Feelin’ Hot, Hot, HOT

By Ellen Azotea

It’s a gorgeous summer day, and the garden is calling. Perhaps the lawn mower and hedge trimmers are chiming in too. In my garden, I tend to jump right in without planning for what my body might need—my plants take top priority after all! But as the saying goes, “an ounce of prevention is worth a pound of cure,” so let’s review some warm-weather gardening safety: 

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The Hum of the Hummingbird

By Carly Hatfield

The beloved Ruby-Throated Hummingbird will be back very soon to capture our attention for  yet another season. This small bird is a wonderful guest in any garden. Migrating to the south from October through April to escape the harsh winters, this bird is always a sign that favorable weather is on its way. One can provide a reliable food source and shelter for these small wonders with just a few steps.

Ruby-Throated Hummingbird

Ruby-Throated Hummingbird

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My First Peeks at the Woodland Garden

By Karen Fraizer

This winter I was assigned the task of taking care of the Woodland Garden here at Kingwood Center. We had a long-time gardener retire, that had been taking care of the Woodland Garden for many years. This gardener left me with a plant inventory, garden maps, and very detailed notes for this garden (Thanks Glenna). This winter and early spring, with everything covered in snow, it was difficult to get a vision of the garden. With spring slowly emerging I am surprised everyday by something new. First, it was just the outline of the walkways and the beds. Second, it was the benches and the stepping stones throughout the beds. Now, with spring officially here (fingers crossed), it has been so exciting to watch the spring bulbs popping up. The daffodils that are scattered throughout the garden mix well with the blooms of the hellebores.

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Upcoming Garden Trends

By Holly Van Keuren

It is very interesting what becomes trendy or popular, and why.  I am excited to work within an industry that has so much to offer to so many, and I truly feel that we humans benefit from our interactions with plants.  Looking ahead at the upcoming gardening season, I begin to wonder some if I will ever even get outside again, as winter drags on here in Ohio.  But as for trends, I have plenty of time to wonder about them from inside…what will this season bring?

Trend 1

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Special April Plants for Special Places

By Chuck Gleaves

As of the writing of this blog, spring has been so slow in coming I wonder if the plants I will be mentioning will be out, as they normally would, by the time this blog is posted. If they are not blooming yet they should be coming soon.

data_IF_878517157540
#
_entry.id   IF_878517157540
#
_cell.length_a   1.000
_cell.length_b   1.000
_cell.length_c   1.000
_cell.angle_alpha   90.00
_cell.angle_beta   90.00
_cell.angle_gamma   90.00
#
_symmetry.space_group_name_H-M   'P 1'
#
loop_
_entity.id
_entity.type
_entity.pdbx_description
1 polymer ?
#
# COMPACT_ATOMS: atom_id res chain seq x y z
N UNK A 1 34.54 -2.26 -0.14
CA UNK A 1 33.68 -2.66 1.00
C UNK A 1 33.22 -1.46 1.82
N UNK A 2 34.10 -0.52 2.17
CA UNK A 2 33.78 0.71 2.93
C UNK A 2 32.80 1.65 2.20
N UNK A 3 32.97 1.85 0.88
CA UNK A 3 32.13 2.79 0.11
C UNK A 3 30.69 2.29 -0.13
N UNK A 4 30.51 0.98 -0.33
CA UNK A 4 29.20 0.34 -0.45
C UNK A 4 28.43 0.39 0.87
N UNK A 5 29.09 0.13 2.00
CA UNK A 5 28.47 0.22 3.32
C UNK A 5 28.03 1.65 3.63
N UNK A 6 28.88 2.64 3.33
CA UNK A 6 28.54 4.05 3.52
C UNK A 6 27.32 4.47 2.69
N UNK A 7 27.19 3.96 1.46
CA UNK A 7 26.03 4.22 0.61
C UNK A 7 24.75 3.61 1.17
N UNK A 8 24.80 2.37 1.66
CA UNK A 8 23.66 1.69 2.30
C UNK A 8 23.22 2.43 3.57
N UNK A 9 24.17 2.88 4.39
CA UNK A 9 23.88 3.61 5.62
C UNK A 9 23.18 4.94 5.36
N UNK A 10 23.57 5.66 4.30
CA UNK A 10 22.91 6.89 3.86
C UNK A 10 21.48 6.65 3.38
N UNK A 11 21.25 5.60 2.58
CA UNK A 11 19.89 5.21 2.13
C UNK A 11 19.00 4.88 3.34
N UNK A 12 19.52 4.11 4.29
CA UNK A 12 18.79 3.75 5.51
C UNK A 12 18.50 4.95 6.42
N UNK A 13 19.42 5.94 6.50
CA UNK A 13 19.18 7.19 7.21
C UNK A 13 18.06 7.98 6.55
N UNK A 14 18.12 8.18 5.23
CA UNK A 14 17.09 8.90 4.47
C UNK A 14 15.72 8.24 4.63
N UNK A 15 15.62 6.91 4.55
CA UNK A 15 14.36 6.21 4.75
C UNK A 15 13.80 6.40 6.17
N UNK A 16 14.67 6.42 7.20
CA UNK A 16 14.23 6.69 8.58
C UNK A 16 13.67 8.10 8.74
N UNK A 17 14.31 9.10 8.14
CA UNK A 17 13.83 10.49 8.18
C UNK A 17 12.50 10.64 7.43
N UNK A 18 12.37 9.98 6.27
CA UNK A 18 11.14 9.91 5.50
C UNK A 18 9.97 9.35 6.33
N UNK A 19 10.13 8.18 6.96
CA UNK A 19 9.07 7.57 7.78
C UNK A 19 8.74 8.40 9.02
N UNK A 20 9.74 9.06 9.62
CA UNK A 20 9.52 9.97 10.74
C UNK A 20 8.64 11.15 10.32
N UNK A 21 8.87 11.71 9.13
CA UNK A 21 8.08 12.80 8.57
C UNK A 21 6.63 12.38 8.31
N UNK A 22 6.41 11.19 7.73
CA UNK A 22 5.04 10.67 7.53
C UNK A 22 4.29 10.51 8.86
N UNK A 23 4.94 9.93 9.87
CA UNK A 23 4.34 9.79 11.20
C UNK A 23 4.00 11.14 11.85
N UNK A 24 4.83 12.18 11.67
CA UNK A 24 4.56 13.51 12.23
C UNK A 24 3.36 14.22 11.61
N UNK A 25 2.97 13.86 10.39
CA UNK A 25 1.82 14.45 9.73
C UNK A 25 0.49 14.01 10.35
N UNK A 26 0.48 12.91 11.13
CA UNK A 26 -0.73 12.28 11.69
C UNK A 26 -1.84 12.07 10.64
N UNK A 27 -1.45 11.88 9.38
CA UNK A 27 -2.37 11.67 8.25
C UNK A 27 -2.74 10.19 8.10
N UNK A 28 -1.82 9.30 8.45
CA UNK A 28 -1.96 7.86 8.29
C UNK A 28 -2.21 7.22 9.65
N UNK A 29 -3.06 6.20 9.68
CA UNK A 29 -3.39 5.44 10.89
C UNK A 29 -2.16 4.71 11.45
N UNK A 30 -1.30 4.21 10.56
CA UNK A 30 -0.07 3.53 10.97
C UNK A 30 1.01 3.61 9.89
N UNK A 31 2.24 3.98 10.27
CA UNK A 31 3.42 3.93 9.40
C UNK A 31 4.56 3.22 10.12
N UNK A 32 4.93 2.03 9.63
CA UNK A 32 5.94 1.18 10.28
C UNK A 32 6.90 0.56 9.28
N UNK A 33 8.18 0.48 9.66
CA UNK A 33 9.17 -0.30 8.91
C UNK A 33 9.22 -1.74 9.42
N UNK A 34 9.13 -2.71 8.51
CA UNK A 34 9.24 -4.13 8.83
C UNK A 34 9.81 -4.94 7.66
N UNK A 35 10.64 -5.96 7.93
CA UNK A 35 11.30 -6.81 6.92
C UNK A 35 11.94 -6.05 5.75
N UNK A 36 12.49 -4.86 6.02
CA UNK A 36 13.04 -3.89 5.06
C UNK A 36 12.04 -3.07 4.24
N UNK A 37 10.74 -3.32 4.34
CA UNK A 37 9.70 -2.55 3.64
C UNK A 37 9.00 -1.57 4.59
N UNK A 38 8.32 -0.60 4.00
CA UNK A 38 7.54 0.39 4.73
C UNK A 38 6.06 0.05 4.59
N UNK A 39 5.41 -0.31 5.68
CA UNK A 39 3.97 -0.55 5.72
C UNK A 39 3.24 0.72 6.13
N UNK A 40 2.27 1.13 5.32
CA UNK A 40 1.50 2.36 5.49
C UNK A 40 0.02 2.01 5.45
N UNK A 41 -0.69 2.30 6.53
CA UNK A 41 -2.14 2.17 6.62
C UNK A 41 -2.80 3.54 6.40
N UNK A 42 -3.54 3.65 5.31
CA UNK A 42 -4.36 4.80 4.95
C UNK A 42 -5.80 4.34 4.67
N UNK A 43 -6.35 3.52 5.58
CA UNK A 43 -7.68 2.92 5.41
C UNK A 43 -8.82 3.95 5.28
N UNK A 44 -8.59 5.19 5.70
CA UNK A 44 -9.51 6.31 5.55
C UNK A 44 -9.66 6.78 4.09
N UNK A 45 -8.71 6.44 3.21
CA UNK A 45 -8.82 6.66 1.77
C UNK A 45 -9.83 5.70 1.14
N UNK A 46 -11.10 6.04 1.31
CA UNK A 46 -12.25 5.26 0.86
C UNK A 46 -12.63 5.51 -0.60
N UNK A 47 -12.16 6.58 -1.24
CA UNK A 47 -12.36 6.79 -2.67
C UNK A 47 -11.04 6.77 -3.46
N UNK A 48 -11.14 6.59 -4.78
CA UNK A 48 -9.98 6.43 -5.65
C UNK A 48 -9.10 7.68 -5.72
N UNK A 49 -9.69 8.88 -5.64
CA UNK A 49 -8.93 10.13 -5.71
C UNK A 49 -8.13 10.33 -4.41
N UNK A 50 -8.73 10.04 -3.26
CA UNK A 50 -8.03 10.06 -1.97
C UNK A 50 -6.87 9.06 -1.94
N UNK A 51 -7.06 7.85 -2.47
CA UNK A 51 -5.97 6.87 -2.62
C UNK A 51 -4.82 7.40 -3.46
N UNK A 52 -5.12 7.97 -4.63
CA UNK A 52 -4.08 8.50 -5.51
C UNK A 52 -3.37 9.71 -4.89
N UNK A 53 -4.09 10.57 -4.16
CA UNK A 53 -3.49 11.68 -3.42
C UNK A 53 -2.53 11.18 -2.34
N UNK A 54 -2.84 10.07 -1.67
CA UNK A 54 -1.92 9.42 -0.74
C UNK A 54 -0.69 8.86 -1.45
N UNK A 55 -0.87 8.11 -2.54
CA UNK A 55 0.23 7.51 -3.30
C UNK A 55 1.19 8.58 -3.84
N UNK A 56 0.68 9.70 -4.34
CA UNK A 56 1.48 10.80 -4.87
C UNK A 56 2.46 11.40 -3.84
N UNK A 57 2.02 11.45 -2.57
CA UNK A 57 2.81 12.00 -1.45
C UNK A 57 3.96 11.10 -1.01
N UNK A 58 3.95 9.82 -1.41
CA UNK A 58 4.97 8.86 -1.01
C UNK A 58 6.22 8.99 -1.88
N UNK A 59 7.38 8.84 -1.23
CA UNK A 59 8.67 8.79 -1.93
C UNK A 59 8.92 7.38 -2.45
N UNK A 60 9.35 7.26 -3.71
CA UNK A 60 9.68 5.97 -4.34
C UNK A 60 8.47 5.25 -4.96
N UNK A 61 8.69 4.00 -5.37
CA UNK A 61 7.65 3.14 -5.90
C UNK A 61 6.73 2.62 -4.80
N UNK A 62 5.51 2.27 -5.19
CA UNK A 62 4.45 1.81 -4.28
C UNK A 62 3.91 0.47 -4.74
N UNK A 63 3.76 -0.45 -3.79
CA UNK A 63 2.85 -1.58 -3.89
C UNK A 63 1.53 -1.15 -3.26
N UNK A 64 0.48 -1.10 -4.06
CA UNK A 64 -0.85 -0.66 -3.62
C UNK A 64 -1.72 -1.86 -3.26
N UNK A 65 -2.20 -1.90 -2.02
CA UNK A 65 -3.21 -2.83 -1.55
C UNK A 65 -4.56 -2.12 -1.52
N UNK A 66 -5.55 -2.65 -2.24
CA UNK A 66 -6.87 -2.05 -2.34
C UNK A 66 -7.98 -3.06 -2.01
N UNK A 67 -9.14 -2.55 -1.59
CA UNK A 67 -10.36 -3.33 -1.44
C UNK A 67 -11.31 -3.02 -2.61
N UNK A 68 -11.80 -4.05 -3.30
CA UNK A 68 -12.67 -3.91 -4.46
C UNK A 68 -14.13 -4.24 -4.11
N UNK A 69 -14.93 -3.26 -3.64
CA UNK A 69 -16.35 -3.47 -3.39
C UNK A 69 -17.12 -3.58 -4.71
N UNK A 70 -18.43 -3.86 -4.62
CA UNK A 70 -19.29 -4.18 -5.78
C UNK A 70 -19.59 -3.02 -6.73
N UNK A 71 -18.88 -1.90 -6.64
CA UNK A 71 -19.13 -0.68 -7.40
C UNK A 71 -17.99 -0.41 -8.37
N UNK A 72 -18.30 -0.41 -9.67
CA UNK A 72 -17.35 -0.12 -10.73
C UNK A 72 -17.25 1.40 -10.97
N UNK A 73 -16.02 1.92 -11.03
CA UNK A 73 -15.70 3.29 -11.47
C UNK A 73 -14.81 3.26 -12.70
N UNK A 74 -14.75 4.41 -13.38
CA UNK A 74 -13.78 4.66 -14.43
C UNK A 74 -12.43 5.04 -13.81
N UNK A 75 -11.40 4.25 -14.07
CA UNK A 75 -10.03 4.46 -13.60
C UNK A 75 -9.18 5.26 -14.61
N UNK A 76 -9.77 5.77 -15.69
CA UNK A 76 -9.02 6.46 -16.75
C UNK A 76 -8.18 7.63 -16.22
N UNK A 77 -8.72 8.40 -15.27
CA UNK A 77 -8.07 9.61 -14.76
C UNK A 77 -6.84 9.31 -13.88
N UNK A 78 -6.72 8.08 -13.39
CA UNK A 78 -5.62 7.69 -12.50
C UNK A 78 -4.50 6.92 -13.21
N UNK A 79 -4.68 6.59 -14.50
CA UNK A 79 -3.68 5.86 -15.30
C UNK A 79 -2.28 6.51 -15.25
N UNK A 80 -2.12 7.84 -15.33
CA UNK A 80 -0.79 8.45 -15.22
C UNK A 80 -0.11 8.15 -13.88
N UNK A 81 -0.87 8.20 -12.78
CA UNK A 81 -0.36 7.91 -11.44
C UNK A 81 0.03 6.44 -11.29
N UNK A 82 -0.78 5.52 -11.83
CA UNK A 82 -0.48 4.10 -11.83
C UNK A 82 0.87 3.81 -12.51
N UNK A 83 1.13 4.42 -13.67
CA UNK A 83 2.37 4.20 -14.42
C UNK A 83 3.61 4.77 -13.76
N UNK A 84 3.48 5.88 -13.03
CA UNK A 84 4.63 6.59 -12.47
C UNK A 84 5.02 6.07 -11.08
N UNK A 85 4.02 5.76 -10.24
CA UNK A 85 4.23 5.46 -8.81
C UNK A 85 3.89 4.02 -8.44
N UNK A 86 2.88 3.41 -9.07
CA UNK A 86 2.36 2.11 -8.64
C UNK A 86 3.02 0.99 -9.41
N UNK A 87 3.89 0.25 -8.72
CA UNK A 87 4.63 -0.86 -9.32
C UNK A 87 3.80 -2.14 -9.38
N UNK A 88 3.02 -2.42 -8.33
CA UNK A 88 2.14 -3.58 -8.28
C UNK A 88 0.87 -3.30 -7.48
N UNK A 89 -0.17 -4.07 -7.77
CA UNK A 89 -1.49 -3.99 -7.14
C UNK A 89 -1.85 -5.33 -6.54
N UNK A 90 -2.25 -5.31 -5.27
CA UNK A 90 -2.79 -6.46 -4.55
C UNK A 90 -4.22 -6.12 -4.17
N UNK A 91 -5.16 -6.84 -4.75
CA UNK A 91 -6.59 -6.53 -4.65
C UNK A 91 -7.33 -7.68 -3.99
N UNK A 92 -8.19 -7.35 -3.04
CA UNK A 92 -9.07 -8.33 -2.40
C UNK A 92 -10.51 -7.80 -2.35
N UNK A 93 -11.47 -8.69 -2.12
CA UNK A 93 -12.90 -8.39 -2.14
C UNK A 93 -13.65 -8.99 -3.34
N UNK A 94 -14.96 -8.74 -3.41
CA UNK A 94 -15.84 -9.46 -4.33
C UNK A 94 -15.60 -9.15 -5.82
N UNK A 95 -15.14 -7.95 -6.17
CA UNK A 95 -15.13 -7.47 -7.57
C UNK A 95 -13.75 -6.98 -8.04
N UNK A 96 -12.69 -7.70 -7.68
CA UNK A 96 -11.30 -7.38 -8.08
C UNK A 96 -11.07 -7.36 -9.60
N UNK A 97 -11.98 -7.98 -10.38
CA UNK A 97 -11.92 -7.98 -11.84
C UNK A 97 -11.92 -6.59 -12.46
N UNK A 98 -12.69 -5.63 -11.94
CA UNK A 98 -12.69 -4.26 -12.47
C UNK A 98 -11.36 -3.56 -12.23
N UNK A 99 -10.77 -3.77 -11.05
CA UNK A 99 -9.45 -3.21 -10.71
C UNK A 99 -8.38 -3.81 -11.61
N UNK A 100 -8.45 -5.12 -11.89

Most of our gardens are in regularly mulched and amended soils, high in organic matter, evenly moist, well drained and otherwise carefully crafted for luxurious growth for most of our favorite garden plants. There are, however, many plants that are better suited to specialized soils such as wet, dry, gravely, lean, acidic or alkaline. For mid to late April, four different plants come to mind that will be offering their best floral display and are grown in specialized sites.

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Fruit Tree Guild: Companion Planting

By Carly Hatfield

A Guild is a type of companion planting, taken from the techniques often used in permaculture gardening and utilized specifically in fruit tree production. These ideas and practices can be used to attract beneficial insects and pollinators, improve the soil profile, increase the fertile nutrients available to surrounding plants, and deter pests and disease issues. A customized guild can be implemented in every garden no matter the focus of harvest; whether it be fruits, vegetables or just a stunning colorful display garden.

Our Carriage House garden utilizes a fruit tree guild since we feature many fruit tree varieties that act as the focal point or anchor of our gardens such as Apple, Cherry, and Pear. Also a few varieties of fruiting bushes such as Blueberries and Raspberries and even a few varieties of Hazelnuts are featured in the carriage house garden. These specimens are as beautiful as they are functional and require some thoughtful observation to get the most out of them and their harvest.

Carriage House Garden

Carriage House Garden

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Reduce, Reuse, Recycle

By Karen Fraizer

recycle

Did you know that when you throw away an aluminum can it will still be there 500 years from now?! And, did you know that there is no limit to the amount of times aluminum can be recycled? Or that when you throw out a glass bottle it will take 4000 years or more, to decompose?! And, that the energy saved from recycling one glass bottle can run a 100-watt light bulb for four hours? With all the statistics available, you should be scared into recycling.

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Gardening for the Birds

By Ellen Azotea

Providing for the needs of our feathered friends while improving our gardens is a wonderful way to combine two favorite hobbies: gardening and bird watching. A garden, ideally, should provide food, water, shelter (cover) and a place to raise young, but adding even just one of these elements will attract more birds to your yard.

A female house finch in the author’s garden

A female house finch in the author’s garden

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